This time, the democracy card is on the side of MAS. The question of the day is whether the right-wing opposition will circle its wagons to defend its ally in Cochabamba or decide that he is a lost cause and consent to a potential MAS takeover of the heartland of the country. While Manfred has had his conflicts with the right-wing parties (primarily for pushing this referendum in the first place), it is likely that they will not want to let the strategic center of the country slip from their grasp. While the process may be conflictual, it does appear that the right wing’s days in the province are numbered.

Dialogue or Confrontation?

The rhetoric of the mainstream political commentators in Bolivia have always sought to call the left and right wings to a “dialogue”, in which their widely divergent visions of the country could be made compatible. This type of idea is reminiscent to that pushed by former Bolivian president Carlos Mesa, who valued the idea of “social peace” by trying (and ultimately failing) to maintain a centrist politics between the indigenous left and the autonomist right. The goals of Evo Morales, however, involve the deepening of the revolutionary process of indigenous empowerment, which is inherently a process that creates conflict when it hits the wall of the entrenched resistance of privileged classes. Dialogue there may be, but it is extremely unlikely that either the government or the opposition can compromise on their core positions. For Evo to forego the pursuit of land reform in the East would be to break his promises to transform the social structure of the country; for the autonomists to allow it would challenge the very foundations of their power. Dialogue can and will happen, but it is not to be viewed as a universal panacea that will accommodate everyone.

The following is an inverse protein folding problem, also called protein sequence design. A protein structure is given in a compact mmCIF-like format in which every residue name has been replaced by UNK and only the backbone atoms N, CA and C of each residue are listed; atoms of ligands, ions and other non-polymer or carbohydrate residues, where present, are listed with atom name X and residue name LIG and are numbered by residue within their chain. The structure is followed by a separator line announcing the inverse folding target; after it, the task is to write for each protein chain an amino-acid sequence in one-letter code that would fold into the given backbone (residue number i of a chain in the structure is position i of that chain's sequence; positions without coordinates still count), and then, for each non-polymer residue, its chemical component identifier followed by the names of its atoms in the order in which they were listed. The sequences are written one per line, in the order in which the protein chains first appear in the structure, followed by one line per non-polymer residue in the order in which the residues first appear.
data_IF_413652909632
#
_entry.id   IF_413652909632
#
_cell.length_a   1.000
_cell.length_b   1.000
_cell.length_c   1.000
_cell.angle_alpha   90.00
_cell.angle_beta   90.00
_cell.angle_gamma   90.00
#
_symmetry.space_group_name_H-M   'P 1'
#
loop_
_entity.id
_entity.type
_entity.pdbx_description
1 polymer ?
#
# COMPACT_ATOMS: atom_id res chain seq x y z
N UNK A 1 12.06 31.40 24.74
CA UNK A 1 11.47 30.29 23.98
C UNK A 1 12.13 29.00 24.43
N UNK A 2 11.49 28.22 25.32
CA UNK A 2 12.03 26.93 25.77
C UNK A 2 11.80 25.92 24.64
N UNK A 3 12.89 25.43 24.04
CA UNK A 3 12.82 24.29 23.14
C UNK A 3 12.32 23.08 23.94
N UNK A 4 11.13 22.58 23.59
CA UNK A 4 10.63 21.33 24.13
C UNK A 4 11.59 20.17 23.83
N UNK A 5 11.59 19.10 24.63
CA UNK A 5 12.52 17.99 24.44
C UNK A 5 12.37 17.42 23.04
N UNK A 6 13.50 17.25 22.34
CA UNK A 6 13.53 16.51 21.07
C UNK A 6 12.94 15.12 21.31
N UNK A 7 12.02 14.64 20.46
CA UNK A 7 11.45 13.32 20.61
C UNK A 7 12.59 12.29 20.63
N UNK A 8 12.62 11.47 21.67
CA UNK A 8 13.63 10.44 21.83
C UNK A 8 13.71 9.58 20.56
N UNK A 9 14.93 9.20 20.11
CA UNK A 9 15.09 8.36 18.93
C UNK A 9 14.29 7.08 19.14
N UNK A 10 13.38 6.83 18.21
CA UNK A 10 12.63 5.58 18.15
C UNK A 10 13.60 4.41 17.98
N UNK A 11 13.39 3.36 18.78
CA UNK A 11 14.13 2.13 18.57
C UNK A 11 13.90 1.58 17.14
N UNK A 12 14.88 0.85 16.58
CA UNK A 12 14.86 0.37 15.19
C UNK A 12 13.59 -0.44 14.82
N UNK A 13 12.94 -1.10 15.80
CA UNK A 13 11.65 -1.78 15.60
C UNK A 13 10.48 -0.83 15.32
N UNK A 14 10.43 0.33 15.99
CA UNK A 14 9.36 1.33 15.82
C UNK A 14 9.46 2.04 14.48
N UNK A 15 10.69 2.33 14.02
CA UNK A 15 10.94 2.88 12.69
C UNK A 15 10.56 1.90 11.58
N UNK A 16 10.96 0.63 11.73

The Bolivian daily La Razon described the situation thusly. “If we were tied 1-1 [before the vote], now we have returned to a tie, but a 3-3 tie. What use will these actors get from their victories?” This is an analysis that doesn’t take into account the very real boost that Evo and his supporters will take out of these elections, but it does capture the idea that both the left and the right wing have won, at different scalar levels of the Bolivian state. After a great deal of theater and the dispatching of some minor characters, we are left with both the heroes and villains standing emboldened as the dust settles. Bolivia’s rebirth still hangs in the balance.